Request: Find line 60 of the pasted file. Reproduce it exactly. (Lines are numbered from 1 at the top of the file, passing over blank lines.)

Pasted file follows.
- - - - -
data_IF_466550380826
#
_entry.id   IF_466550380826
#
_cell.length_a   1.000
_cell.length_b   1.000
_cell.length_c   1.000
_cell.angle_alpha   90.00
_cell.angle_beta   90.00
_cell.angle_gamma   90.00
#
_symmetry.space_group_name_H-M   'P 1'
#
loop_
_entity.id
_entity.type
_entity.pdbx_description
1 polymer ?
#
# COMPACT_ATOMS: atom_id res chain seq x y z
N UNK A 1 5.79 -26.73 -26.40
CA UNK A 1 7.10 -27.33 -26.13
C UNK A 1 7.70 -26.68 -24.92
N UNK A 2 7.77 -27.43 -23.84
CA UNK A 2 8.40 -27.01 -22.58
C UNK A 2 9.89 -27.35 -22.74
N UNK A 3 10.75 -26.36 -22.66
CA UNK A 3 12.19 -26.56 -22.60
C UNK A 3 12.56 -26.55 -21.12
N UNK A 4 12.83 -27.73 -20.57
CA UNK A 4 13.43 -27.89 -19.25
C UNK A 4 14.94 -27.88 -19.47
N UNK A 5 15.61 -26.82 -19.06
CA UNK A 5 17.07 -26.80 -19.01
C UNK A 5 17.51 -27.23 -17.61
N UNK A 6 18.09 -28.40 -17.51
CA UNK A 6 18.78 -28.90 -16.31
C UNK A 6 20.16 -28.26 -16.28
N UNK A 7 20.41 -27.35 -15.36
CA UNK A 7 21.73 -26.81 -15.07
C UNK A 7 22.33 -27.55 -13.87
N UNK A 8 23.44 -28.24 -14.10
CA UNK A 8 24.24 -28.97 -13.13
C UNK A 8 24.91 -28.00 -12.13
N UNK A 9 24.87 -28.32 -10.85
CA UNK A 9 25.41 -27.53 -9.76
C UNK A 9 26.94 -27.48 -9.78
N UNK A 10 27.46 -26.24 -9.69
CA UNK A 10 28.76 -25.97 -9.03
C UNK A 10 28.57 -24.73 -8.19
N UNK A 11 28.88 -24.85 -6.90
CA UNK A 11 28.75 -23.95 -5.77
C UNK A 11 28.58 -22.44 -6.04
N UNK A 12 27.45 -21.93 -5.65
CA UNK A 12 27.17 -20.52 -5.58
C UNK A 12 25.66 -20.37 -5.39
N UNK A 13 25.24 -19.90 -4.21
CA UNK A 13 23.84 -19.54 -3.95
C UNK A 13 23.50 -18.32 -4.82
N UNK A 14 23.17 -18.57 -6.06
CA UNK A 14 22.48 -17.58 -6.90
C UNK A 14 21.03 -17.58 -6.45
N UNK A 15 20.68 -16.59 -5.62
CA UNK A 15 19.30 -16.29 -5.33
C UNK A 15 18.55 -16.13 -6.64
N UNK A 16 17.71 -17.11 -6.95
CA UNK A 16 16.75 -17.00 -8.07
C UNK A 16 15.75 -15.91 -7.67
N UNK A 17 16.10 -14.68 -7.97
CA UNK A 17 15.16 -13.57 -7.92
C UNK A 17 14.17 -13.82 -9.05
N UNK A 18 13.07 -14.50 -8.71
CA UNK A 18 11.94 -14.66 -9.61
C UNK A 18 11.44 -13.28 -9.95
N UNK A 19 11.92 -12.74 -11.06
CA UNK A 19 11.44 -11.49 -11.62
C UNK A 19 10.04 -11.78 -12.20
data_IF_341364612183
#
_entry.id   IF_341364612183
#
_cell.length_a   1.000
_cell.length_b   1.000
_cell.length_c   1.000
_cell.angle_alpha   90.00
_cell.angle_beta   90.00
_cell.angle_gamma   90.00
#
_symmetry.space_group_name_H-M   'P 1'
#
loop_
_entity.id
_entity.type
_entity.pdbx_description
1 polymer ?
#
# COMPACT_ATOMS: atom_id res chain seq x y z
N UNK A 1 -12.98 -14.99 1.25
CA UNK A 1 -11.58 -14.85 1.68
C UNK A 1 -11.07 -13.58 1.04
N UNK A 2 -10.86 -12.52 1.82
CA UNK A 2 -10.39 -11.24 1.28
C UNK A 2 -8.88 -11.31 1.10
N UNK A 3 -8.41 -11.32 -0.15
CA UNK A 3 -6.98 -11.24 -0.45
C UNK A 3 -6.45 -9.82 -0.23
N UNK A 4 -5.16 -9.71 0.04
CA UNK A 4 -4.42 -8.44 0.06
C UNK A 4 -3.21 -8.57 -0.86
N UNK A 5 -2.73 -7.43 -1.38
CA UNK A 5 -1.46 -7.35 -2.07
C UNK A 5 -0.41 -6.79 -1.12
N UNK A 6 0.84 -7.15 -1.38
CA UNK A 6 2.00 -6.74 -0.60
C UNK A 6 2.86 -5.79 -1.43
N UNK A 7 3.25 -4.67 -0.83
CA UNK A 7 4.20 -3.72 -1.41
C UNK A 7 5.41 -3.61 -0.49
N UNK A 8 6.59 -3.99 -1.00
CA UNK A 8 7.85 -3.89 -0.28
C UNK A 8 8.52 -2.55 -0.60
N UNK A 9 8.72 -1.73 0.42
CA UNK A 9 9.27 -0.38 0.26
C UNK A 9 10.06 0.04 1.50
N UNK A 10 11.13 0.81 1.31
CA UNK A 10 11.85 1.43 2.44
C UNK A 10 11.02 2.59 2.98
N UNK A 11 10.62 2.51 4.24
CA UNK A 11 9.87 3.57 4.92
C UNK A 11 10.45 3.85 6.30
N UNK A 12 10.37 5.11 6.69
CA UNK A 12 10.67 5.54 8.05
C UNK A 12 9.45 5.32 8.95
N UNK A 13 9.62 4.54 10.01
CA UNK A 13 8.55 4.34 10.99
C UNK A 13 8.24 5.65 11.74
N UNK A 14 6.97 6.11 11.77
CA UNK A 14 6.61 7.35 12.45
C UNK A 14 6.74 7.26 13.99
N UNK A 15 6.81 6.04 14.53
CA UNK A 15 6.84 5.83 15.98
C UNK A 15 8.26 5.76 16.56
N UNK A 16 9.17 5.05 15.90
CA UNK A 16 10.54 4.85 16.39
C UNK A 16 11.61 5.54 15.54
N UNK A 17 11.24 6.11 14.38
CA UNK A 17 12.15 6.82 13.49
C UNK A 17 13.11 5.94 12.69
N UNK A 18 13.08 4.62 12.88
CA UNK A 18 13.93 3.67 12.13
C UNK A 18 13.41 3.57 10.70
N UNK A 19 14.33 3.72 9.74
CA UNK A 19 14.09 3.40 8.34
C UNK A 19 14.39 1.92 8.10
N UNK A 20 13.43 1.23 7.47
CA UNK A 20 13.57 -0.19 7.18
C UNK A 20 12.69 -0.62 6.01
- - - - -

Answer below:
N UNK A 14 23.17 -18.57 -6.06